Rethinking Radiant Comfort

Eric Teitelbaum, Forrest Meggers

Research output: Chapter in Book/Report/Conference proceedingConference contribution


In a warming world, staying cool will require thinking outside the air-based comfort box. Radiant cooling and personal comfort systems allow air temperature setpoints to be increased, but current comfort standards fall short of fully elucidating that full potential. Historically, radiant cooling capacity has been limited by condensation risk from the direct contact of radiant panels with humid air, and have unavoidably needed to be coupled with air conditioning. Our recent studies and experimental systems demonstrate a way to decouple the risks of radiant panels using IR transparent membranes that protect sub-dewpoint non-condensing radiant cooling surfaces. This photonically enables radiant cooling while mitigating condensation and preventing convection and condensation issues around the panel as demonstrated in our 'Cold Tube' test bed. These nonstandard conditions have helped us uncover and address discrepancies between mean radiant temperature (MRT) field measurements and simulation. In order to describe the potential comfort zone differently from that which is commonly mapped on the psychrometric chart from standard comfort ranges, we present a new comfort mapping framework that allows radiation or natural ventilation to be selected as setpoints. We have discovered that calculations supporting much higher potential separation of MRT from air temperature are incorrectly calculated by current black globe correction methodologies. We demonstrate systematic error in MRT measurements using black globes. This has misinformed radiant comfort understanding, and we show here how it could systematically biased ASHRAE thermal comfort database measurements. Together, these findings help advance the field's understanding of radiant comfort, demonstrating the acceptability of comfort conditions with high (>30 °C) air temperature and low (<24°C) mean radiant temperatures. We conclude with new deductions from these models, tools, and experiments including how operative temperature misguidedly increases temperature with higher air speeds incorrectly associating warming with higher air speeds, how radiant to convective ratios of heat transfer are affected by air movement and more importantly how radiant cooling positively reinforces its relative effect while radiant heating negatively does and increases susceptibility to draft, and finally how radiant affects are highly spatialized independent of common practice of defining thermal zones with room volumes. From this evidence, we conclude that there are significant alternative conceptual frameworks not dependent on temperature proxies that can more accurately define comfort.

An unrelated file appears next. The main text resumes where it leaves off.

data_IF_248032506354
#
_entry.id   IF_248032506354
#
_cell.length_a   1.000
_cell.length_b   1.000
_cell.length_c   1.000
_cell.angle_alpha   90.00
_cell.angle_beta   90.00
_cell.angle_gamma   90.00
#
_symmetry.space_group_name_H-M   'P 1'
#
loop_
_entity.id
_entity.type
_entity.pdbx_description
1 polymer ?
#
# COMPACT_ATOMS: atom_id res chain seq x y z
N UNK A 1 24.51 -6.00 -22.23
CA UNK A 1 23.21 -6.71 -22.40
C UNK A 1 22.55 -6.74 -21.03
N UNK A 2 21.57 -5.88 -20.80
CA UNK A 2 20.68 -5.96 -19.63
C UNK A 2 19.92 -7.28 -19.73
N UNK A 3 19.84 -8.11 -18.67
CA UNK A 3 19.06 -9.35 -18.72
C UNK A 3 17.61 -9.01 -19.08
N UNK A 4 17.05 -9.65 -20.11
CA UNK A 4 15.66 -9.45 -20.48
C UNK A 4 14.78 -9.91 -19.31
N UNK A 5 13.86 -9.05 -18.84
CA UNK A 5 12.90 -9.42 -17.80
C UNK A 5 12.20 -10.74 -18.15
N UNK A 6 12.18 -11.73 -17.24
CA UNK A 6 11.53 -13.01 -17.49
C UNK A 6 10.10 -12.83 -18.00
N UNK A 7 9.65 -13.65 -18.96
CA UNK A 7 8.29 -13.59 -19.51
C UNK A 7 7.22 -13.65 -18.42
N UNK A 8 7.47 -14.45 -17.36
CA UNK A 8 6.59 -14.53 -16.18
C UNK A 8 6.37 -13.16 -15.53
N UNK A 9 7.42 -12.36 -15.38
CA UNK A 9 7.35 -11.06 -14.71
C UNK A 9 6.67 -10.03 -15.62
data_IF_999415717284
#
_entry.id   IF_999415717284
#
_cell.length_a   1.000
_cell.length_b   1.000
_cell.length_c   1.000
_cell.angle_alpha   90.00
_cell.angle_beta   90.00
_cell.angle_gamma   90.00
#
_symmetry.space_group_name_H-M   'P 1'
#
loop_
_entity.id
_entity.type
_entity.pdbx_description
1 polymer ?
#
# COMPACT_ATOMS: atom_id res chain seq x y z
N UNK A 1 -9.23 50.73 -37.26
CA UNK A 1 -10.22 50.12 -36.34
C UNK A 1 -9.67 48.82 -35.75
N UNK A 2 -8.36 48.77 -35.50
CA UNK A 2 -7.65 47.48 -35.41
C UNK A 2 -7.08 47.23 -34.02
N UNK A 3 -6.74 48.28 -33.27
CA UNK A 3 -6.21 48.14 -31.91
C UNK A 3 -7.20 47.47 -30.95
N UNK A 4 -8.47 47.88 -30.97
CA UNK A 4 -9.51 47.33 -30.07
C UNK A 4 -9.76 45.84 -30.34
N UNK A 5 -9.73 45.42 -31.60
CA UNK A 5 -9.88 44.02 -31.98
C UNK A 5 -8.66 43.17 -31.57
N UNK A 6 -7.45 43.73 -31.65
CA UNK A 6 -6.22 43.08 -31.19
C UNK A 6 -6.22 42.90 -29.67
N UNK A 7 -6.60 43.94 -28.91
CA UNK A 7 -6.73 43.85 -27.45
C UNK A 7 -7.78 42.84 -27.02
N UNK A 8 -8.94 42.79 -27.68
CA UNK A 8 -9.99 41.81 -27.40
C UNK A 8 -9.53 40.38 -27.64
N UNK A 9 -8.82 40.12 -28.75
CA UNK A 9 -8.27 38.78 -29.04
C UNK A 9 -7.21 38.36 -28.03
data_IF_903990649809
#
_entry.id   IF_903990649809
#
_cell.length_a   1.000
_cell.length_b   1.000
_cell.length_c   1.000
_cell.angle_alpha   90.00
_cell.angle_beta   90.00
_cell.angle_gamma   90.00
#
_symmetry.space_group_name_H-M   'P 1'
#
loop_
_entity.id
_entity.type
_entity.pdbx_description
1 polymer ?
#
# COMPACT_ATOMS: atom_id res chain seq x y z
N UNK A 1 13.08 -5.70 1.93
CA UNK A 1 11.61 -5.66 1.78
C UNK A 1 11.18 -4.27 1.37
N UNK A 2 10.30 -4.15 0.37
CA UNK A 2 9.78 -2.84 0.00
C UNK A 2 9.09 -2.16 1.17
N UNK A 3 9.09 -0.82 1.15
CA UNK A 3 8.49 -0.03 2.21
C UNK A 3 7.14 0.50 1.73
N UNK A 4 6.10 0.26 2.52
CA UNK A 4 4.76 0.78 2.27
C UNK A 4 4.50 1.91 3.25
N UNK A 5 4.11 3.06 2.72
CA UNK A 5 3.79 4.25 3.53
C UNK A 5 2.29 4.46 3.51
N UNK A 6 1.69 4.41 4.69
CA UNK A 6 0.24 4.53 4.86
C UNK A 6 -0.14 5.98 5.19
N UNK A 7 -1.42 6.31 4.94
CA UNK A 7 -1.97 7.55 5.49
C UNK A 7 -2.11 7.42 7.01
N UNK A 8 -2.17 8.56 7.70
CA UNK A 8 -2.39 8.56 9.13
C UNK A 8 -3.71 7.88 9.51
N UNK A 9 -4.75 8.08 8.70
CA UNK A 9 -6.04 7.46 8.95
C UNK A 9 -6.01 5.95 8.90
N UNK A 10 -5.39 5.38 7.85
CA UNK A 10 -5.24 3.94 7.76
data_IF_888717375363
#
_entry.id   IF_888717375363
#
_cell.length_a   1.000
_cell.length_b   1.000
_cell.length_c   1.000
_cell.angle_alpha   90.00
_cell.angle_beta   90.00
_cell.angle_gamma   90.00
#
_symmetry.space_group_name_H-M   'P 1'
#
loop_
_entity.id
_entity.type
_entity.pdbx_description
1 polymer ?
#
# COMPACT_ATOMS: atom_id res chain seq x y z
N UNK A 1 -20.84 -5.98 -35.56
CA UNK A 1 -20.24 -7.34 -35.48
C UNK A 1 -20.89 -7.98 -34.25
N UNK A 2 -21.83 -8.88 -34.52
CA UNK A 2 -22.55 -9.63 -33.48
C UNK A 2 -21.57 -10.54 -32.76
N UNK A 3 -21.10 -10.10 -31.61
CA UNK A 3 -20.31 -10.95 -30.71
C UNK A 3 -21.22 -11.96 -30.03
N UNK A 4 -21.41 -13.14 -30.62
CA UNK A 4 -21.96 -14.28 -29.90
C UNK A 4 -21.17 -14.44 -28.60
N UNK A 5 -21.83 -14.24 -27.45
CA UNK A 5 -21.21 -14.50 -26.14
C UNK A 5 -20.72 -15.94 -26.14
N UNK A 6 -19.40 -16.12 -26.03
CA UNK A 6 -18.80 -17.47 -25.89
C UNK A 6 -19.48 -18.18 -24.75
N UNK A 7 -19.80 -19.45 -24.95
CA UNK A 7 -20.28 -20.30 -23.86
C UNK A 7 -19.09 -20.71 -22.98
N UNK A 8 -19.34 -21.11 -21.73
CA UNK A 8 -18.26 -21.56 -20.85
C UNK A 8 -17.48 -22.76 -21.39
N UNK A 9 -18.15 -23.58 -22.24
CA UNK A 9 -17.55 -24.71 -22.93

Original languageEnglish (US)
Title of host publication11th Windsor Conference
Subtitle of host publicationResilient Comfort, WINDSOR 2020 - Proceedings
EditorsSusan Roaf, Fergus Nicol, William Finlayson
PublisherNCEUB 2020
Number of pages14
ISBN (Electronic)9781916187634
StatePublished - 2020
Event11th Windsor Conference on Thermal Comfort: Resilient Comfort, WINDSOR 2020 - Virtual, Online
Duration: Apr 16 2020Apr 19 2020

Publication series

Name11th Windsor Conference: Resilient Comfort, WINDSOR 2020 - Proceedings


Conference11th Windsor Conference on Thermal Comfort: Resilient Comfort, WINDSOR 2020
CityVirtual, Online

All Science Journal Classification (ASJC) codes

  • Computer Science (miscellaneous)


  • Expanded Psychrometrics
  • Globe Thermometers
  • Radiant Cooling
  • Thermal Comfort
  • Thermal Design


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